Enjoy the Ride
One day you’re going to get in the car with your kid’s water bottle that they left at home for the last time, that sour shoulder pads and cleat smell coming from the back seat, and the little chunks of dirt that have been knocked loose from muddy cleats all over the once new floor mats. You’re going to climb the stadium stairs one last time, listen to their name announced, watch them take the field and shoot a glance up your way and a little wave. You’re going to hear the last whistle, watch the last half time talk, the last hand shake, eat your last stadium hot dog, shade out that last bright sun beam blocking your view, and then you are going to get in the car and you won’t ever be back again.
Today may be the first time they sit in your lap as you lace up their cleats and then walk onto that field, and they may be terrible, they may be fantastic, they will likely have moments of both, but when it’s all over they are still that piece of you that you love no matter what.
All I care about now at the end of this journey, is that they had fun, that they have memories that they’ll cherish rather than ones they hope to forget. Their playing time, lack of college offers that they never cared about or wanted anyway, coaches’ philosophies, club teams, stats – none of it mattered. Not one bit. Don’t waste time keeping up with the joneses of sports parents, just love EVERY.SINGLE.SECOND.
When they are small, sports will seem like such a milestone and you will be in a hurry to get them into as much as you can. If they show promise you may start looking ahead, thinking you are depriving them if you don’t get them the training they deserve. Be ready, because the second it starts, the comparison and expectations are instantly out of reach. Don’t miss the fun, don’t miss the laughs, don’t miss the chance to reassure when the tears come, hug them tight, hand them an ice pack when they get hurt and then send them back out there. And when they want a break, when they say they miss their friends, respect that request.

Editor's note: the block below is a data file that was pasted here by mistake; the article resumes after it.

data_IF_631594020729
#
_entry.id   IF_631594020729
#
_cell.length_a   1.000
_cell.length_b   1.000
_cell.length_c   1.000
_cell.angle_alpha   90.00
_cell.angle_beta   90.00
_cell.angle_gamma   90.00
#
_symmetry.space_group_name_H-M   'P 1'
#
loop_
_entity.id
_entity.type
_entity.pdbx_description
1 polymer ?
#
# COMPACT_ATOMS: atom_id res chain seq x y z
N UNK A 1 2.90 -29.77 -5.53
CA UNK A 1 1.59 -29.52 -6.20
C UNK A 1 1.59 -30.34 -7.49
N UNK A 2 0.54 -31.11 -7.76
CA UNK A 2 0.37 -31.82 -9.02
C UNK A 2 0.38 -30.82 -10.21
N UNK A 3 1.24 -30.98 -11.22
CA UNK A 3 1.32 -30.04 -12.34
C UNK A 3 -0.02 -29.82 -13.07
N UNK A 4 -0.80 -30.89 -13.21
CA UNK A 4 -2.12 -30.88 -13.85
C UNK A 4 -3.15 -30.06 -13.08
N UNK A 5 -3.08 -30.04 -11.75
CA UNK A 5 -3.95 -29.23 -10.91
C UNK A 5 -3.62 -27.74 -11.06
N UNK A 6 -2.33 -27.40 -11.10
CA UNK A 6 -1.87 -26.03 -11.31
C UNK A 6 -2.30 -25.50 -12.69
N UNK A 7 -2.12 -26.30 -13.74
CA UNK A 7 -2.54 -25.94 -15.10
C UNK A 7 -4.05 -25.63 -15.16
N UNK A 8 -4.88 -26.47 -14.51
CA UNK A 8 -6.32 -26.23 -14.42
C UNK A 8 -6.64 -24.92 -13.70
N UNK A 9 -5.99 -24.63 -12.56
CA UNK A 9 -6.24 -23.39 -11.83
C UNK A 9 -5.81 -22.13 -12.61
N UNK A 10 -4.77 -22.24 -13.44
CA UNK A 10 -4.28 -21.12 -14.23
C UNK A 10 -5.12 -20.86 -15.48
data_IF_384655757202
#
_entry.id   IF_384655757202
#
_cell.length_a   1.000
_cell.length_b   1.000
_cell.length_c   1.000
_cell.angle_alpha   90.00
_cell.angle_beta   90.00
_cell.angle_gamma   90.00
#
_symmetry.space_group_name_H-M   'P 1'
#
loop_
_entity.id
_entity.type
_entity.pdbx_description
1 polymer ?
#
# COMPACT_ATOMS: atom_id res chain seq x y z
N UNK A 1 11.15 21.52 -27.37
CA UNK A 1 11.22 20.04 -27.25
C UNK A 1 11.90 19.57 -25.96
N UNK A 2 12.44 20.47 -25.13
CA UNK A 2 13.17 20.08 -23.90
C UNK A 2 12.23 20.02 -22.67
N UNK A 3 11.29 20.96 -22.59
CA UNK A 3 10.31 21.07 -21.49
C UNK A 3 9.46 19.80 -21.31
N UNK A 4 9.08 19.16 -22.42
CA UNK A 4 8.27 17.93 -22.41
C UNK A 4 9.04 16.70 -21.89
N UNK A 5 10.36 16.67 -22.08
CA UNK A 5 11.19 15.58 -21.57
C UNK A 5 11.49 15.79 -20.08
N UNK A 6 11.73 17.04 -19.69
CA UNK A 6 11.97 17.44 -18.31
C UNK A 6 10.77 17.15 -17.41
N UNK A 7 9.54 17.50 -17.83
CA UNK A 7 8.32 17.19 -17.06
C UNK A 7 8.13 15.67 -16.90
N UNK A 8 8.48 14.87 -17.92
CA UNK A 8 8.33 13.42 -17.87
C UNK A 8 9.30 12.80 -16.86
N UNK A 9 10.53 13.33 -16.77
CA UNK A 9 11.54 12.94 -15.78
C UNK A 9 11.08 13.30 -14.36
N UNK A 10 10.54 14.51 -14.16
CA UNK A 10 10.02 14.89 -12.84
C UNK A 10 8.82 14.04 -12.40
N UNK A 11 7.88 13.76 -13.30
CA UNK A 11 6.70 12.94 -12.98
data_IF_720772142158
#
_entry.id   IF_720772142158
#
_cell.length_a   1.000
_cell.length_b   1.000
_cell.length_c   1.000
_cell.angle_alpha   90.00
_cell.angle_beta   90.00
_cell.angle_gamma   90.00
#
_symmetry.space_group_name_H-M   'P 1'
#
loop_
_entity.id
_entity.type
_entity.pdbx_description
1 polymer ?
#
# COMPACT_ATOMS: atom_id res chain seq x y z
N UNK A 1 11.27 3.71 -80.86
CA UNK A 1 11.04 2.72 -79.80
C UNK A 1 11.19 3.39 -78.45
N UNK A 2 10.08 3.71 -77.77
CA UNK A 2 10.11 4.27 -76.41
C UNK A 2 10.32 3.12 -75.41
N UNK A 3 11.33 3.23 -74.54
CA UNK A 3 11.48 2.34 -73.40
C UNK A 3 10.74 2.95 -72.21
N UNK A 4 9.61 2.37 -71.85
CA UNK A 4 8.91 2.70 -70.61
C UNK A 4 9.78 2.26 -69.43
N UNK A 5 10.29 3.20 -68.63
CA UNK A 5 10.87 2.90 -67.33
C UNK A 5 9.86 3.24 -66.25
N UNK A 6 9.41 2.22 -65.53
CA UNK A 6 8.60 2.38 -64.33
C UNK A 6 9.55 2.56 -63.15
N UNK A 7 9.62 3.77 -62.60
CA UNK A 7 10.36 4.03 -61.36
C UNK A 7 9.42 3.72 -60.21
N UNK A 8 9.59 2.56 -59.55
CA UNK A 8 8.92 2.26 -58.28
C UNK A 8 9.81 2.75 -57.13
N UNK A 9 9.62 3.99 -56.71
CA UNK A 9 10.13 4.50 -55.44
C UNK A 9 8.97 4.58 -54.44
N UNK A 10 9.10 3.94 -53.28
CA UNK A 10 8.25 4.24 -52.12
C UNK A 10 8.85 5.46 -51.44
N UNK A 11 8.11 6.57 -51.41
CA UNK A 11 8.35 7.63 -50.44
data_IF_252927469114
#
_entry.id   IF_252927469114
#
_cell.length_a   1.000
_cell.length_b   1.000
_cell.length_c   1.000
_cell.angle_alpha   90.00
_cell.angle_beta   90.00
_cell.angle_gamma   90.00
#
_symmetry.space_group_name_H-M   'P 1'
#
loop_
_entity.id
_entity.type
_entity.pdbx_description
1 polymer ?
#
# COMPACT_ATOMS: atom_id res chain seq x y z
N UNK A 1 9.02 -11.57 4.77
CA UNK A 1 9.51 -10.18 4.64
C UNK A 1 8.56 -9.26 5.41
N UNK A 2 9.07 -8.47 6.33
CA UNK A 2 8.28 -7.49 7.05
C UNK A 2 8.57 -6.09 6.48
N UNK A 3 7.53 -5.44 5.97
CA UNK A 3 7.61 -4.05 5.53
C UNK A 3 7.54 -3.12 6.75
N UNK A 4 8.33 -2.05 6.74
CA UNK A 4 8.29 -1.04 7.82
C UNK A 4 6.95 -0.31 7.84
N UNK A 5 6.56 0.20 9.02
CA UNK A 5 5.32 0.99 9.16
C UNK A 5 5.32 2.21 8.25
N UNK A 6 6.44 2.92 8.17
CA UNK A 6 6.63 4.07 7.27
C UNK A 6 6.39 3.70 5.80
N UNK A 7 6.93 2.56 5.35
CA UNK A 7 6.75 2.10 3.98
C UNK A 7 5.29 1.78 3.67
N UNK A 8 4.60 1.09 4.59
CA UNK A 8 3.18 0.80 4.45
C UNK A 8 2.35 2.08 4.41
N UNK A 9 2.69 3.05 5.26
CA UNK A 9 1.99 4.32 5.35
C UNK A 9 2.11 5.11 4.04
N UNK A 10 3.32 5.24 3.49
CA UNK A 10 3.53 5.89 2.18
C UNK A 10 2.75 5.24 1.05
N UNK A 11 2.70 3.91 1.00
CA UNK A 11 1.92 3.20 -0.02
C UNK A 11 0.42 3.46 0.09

Don’t worry about what the coaches are doing, how the team is playing, who should be playing, if they are learning as fast as other teams, if they are a super star, or if they are winning. Just look at them, are they happy? Are they growing and learning and reaching and stepping outside of their comfort zone? Because at the end of their sports experience that’s all that matters. You won’t care about anything else when it’s over.
There are so many things outside of sports that they love to do, that they are so amazing at. There are so many opportunities that are going to get missed if they are training all the time. But the things they learned playing sports they will use every day when they leave for college.
Don’t let them forget that they have other talents, to explore as much as possible, to focus on the things they love but to also constantly try something different just for the experience. Don’t let their self worth become directly tied to their athletic abilities. Don’t let your relationship become coach and player instead of parent and child.
Soak in every moment of every game, absorb the cheers, the goof ups, the missteps, the sometimes less than perfect effort, the sometimes mind blowing plays, the team events, the mud, the smell, the tears, the joy, because one day it’s going to be over.
You’re going to miss the smell that you think you hate on that drive home from practice, you’re going to miss the constant shuttling to and from practice, volunteer responsibilities and team events, you’re going to miss all the time you spent worrying about team stuff instead of just relaxing and watching them love the game, you’re going to remember those band-aid moments, emergency room visits, got cut from the team and then, years later, the being made captain moments. Hold on tight, and remember why they are playing, never miss an opportunity to experience the complete and total joy you get from just getting to watch them play, because it doesn’t last, and it doesn’t come back.